Agents of S.H.I.E.L.D’s biggest misstep in its first season has been its characters. Its worst offenders are Fitz-Simmons, the rambling co-dependent scientist duo that are so one-note, even the other characters can’t be bothered to call them by their separate names, instead often hyphenating them into a single data-spouting entity. With “F.Z.Z.T,” Agents of S.H.I.E.L.D has delivered one of the show’s better hours by raising the stakes and putting one of its characters in actual danger, while also giving some much-needed character development to the dorky duo in question.
The episode opens with a troop of Marvel’s version of the Boy Scouts (since this is in the Marvel Universe, lets call them Captain America Campers) gathered around the fire. One of the adult troop leaders hears some mysterious humming and goes off to investigate, but ends up getting killed by an unknown entity with static electric powers that leaves his body mysteriously floating in the air.
Next, we catch up with the S.H.I.E.L.D. crew. Coulson is getting a physical and appears to be in perfect health, but something about this second chance at life is still gnawing at him. Elsewhere, Skye is feeling the chill from Ward’s cold shoulder after the events of the last episode. Betraying your team to your previous hacktivist organization tends to leave some people a little frosty. Fitz and Simmons lighten the mood with some fun Ward impressions, but the fun is fleeting when the team is called to investigate the mysterious case of the floating man.
The S.H.I.E.L.D. gang travels to the campsite with the body to investigate what happened. Simmons gets too close to the gravitationaly challenged man and gets a seemingly innocuous static zap that causes the body to fall to the ground. Coulson and the others wonder who or what could have caused the man’s death.
The team then picks up another electo-static event, this time in a barn where they find another man floating in the air. It turns out the two victims were both firefighters that were among the first responders to the battle of New York. The team travels to the firehouse where they find another man who hears the humming. Coulson comforts the man by telling him of his own experience with death before leaving the man to die the same way his friends did.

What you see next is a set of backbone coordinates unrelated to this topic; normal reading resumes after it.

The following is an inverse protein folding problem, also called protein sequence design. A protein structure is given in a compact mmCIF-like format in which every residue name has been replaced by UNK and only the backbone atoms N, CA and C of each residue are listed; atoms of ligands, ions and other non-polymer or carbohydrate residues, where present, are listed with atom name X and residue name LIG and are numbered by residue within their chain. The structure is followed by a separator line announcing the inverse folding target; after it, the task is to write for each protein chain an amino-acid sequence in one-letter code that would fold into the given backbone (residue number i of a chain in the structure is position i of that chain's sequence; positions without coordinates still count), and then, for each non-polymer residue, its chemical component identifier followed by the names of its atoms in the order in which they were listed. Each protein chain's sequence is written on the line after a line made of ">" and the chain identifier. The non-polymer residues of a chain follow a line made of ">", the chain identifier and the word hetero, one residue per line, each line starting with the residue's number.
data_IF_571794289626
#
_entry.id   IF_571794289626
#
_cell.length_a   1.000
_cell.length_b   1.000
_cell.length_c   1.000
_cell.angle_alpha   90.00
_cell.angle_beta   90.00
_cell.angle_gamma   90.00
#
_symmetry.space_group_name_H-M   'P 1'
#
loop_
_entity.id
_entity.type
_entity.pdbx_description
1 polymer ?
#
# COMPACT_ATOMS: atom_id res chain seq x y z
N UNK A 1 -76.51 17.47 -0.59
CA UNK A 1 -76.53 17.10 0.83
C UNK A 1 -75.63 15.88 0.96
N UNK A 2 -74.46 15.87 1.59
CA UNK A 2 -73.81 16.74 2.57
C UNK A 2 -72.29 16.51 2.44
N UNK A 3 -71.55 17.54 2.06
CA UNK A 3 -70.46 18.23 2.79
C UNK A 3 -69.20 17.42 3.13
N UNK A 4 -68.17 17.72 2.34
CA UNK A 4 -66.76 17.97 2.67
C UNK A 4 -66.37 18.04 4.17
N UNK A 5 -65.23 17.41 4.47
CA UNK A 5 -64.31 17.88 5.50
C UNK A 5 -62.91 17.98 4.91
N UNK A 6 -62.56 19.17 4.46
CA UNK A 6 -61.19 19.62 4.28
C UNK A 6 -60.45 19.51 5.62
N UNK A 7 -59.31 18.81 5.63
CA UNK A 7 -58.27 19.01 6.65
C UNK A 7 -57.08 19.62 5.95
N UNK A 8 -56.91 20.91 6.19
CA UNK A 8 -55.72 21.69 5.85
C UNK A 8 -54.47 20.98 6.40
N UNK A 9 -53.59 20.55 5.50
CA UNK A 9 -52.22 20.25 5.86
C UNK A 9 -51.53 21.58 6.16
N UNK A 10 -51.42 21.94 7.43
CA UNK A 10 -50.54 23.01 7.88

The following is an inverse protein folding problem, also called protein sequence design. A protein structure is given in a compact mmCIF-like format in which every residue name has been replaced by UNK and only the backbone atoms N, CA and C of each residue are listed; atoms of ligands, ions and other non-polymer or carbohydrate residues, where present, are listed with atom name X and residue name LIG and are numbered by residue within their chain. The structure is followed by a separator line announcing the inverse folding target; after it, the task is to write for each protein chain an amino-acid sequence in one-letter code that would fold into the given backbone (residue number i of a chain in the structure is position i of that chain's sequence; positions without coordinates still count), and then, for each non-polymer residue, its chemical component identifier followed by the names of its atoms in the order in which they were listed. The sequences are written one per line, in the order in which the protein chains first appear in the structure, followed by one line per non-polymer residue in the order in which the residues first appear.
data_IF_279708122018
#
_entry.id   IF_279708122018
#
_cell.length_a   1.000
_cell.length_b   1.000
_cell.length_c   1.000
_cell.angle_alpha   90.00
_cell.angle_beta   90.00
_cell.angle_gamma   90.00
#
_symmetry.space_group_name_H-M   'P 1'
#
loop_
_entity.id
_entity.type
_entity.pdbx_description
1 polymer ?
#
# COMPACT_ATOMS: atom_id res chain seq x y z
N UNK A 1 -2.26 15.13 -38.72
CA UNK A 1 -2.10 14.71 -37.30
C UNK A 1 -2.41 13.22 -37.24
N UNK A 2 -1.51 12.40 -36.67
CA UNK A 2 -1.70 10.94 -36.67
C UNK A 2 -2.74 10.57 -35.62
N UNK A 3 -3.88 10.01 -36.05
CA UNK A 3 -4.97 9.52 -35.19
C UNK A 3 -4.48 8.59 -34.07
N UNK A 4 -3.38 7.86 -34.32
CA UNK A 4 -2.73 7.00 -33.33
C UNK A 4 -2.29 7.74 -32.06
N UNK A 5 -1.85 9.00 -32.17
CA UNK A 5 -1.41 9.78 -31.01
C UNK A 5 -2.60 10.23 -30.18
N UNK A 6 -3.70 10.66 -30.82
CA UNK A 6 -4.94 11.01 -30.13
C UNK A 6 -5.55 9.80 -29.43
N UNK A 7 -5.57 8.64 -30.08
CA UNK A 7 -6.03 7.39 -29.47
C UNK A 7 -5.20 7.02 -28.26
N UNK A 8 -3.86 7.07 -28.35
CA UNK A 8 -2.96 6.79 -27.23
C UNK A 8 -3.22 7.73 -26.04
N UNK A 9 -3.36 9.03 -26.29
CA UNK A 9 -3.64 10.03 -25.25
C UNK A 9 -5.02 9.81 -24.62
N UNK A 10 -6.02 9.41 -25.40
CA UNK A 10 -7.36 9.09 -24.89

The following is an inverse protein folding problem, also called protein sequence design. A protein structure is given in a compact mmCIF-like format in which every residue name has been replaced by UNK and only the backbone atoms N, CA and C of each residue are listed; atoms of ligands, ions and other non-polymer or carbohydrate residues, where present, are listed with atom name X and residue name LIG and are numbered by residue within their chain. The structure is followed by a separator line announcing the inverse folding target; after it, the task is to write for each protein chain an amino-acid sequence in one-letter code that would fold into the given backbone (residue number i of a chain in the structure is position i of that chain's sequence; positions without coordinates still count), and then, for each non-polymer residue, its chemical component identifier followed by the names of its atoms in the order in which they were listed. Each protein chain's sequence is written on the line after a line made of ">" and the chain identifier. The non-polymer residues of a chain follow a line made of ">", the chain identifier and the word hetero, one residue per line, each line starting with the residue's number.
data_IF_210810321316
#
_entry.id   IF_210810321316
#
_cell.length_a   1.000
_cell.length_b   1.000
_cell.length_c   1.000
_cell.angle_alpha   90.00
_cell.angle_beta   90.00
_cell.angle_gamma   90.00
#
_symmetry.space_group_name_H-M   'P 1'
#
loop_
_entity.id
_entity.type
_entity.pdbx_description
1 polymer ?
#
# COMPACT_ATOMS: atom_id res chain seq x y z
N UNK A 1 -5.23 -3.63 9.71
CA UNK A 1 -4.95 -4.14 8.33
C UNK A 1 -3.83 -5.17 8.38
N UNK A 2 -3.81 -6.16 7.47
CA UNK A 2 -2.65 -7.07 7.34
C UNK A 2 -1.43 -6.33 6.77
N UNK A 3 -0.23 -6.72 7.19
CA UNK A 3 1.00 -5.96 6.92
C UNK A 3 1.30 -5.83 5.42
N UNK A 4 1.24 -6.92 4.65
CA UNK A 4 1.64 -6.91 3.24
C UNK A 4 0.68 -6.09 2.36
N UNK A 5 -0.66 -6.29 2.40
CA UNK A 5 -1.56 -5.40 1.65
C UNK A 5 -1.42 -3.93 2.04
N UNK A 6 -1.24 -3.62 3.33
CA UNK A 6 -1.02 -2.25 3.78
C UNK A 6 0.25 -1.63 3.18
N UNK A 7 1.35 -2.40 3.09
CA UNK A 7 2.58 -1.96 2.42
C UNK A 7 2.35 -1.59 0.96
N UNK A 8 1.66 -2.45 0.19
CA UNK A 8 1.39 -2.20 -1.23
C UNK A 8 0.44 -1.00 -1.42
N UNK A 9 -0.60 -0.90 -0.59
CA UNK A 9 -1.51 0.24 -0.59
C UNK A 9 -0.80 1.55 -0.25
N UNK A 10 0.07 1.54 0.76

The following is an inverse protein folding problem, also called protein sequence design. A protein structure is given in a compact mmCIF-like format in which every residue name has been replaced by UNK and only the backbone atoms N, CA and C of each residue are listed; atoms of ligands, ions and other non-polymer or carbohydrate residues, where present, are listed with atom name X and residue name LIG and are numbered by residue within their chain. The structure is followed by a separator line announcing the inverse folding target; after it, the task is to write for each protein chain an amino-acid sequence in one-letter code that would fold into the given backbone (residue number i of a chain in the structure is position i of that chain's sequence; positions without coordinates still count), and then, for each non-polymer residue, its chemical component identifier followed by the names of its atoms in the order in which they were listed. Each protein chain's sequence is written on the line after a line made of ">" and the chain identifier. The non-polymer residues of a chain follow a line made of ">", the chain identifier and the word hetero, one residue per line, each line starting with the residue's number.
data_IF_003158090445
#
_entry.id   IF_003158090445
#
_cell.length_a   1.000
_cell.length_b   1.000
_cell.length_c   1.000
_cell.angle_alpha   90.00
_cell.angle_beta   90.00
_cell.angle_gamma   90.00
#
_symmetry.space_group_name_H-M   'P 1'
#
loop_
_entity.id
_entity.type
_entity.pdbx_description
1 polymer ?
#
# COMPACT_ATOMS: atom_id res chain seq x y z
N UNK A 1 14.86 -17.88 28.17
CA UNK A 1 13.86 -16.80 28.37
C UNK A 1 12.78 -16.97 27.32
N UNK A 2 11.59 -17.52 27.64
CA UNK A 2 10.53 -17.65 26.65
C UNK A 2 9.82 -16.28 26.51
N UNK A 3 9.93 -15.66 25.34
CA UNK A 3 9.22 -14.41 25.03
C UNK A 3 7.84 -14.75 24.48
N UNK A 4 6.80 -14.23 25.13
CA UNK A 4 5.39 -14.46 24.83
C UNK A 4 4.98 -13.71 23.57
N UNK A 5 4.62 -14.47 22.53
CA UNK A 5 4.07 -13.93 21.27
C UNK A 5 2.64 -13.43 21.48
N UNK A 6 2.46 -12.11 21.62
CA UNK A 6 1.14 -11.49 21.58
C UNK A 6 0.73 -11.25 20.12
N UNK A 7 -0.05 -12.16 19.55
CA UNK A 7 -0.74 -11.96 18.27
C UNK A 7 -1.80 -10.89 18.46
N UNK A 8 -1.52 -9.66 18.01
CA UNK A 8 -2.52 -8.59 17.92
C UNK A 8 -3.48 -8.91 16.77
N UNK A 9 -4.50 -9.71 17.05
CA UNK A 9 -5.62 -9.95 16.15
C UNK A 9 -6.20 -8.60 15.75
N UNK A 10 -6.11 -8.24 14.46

Simmons puzzles out that the random electro-static deaths are due to a dormant alien virus left on a Chitari helmet, a virus that has also infected Simmons herself. Coulson puts Simmons in quarantine while she scrambles to create an anti-serum for the virus, but fails in every attempt to stop the disease. It turns out that if Simmons dies in the same electro-static event that killed the others, the jet will be blown out of the sky. When a last ditch effort to find the right anti-serum appears to fail, she decides to sacrifice herself and save the rest of the team by jumping out of the jet. Naturally, the last anti-serum turns out to indeed work. Agent Ward goes full superhero by jumping out of a jet in an impressive bit of sky-diving, and manages to impossibly save Simmons from going splat and injects her with the correct antidote. Back on the plane, everyone’s relieved that Simmons survived, and Coulson reveals that he feels different since coming back, but Melinda May tells him to embrace his second life, however different he might feel. The scene also hints that May has had a death experience of her own.
Simmons’ looming death gives way to some good character work that S.H.I.E.L.D has been in serious need of. The episode also helped to develop Fitz and Simmons as indvidual characters. Jemma coming that close to death also asserts to the audience that these weekly adventures are actually pretty dangerous, and that the risk of death for these characters is always in the air. Hopefully the show will continue this upward swing in momentum in the coming weeks.
Quipiest Quips and Other Observations
“I’m agent Grant Ward. I can shoot the legs off a flea from 500 yards, as long as it’s not windy.”
“Do you want a cookie?” Melinda May offering people baked goods is terrifying.
“Little heavy on the iron, but don’t worry, you don’t have to start calling me Iron Man.” I think I heard the distinct sound of the entire world groaning after that line.
Knowing that this is a Joss Whedon show in some capacity, I sort of expected Simmons to bite the dust. Joss loves killing of characters just when you thought they were safe. Hold on, I’m having a bit of television PTSD